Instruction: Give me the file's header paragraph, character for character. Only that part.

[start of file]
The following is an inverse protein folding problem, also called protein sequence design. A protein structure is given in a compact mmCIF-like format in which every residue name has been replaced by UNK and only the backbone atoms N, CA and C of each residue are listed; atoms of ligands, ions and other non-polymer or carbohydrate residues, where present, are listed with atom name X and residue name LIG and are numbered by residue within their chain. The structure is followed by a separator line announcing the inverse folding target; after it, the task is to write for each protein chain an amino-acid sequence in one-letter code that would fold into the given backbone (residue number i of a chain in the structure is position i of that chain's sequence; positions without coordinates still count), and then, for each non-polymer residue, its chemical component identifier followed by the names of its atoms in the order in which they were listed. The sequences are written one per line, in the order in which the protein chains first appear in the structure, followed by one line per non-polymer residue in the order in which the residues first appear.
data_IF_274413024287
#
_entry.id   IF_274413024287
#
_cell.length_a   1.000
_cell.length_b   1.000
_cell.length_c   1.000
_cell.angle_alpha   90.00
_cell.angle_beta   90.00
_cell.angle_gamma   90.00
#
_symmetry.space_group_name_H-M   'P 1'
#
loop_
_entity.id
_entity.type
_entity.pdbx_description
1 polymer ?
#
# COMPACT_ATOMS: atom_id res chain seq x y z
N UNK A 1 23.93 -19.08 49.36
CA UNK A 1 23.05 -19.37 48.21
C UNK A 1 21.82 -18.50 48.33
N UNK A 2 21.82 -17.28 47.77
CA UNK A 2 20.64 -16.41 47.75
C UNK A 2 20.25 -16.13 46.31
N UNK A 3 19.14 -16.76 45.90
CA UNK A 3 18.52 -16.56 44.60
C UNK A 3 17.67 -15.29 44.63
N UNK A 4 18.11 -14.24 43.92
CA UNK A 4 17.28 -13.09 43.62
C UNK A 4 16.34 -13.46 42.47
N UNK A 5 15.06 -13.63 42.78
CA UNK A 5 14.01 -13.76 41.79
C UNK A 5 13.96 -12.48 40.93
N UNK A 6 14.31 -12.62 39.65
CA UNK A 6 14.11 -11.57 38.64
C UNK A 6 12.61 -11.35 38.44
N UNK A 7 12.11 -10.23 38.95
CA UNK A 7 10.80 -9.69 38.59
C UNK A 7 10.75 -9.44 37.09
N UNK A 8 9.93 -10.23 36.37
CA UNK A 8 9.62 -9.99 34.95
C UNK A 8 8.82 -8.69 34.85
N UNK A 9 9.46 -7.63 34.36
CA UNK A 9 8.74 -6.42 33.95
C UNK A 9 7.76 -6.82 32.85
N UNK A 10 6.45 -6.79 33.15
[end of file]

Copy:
The following is an inverse protein folding problem, also called protein sequence design. A protein structure is given in a compact mmCIF-like format in which every residue name has been replaced by UNK and only the backbone atoms N, CA and C of each residue are listed; atoms of ligands, ions and other non-polymer or carbohydrate residues, where present, are listed with atom name X and residue name LIG and are numbered by residue within their chain. The structure is followed by a separator line announcing the inverse folding target; after it, the task is to write for each protein chain an amino-acid sequence in one-letter code that would fold into the given backbone (residue number i of a chain in the structure is position i of that chain's sequence; positions without coordinates still count), and then, for each non-polymer residue, its chemical component identifier followed by the names of its atoms in the order in which they were listed. The sequences are written one per line, in the order in which the protein chains first appear in the structure, followed by one line per non-polymer residue in the order in which the residues first appear.